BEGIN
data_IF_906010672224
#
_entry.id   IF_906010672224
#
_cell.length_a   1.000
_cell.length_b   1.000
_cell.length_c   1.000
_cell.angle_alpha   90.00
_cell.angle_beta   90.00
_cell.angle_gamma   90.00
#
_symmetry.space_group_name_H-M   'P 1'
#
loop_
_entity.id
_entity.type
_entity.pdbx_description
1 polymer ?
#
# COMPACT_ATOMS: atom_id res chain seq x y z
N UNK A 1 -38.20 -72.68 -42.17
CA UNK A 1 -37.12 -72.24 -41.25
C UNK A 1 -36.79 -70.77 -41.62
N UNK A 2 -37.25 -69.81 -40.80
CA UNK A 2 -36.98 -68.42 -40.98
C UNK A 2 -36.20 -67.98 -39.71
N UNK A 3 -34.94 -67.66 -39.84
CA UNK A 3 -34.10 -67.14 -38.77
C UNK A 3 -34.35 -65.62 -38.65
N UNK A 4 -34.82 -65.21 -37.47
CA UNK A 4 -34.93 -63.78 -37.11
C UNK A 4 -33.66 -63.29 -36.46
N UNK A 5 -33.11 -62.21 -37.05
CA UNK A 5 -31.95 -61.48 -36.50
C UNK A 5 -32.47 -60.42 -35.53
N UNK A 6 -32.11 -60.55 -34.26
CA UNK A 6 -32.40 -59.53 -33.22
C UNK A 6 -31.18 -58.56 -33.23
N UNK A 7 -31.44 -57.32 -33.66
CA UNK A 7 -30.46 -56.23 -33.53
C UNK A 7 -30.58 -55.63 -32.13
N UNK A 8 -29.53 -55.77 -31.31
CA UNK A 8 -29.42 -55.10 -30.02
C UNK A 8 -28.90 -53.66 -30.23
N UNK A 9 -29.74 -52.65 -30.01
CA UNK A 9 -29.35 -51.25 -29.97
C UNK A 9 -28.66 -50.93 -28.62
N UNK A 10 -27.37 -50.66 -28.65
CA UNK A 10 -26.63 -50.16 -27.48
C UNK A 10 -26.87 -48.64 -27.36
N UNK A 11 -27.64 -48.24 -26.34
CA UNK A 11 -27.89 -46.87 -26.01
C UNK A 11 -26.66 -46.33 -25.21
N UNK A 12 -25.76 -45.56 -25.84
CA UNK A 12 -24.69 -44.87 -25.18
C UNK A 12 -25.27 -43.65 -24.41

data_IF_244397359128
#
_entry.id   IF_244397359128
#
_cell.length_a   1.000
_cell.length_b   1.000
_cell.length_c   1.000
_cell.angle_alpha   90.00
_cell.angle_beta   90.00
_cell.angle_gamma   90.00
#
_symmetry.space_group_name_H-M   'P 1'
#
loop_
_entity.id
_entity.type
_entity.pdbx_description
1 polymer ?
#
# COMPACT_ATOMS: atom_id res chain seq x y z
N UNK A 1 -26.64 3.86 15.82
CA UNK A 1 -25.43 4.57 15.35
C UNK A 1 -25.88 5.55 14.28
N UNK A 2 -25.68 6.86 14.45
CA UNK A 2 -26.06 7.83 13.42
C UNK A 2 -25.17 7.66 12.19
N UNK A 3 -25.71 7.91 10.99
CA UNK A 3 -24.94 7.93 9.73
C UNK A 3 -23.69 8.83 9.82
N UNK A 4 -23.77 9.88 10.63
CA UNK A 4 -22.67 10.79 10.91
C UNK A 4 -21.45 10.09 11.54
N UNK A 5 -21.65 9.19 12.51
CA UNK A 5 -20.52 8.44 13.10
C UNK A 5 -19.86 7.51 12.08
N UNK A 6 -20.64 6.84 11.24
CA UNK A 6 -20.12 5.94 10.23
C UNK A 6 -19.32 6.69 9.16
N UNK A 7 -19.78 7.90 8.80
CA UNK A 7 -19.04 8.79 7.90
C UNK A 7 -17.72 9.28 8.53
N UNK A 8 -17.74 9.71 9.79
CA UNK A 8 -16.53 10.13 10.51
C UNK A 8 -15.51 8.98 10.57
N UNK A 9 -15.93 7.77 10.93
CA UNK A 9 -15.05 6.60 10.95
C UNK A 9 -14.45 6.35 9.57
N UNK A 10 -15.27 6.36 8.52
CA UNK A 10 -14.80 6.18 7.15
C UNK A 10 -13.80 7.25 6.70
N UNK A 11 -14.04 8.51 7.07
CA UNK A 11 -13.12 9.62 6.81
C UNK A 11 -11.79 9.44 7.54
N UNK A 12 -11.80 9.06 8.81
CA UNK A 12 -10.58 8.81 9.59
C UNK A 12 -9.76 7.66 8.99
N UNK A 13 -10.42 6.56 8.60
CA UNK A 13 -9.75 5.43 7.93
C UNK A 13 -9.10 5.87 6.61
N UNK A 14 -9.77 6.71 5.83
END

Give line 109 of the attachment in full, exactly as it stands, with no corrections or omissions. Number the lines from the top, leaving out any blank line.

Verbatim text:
C UNK A 11 -11.79 9.44 7.54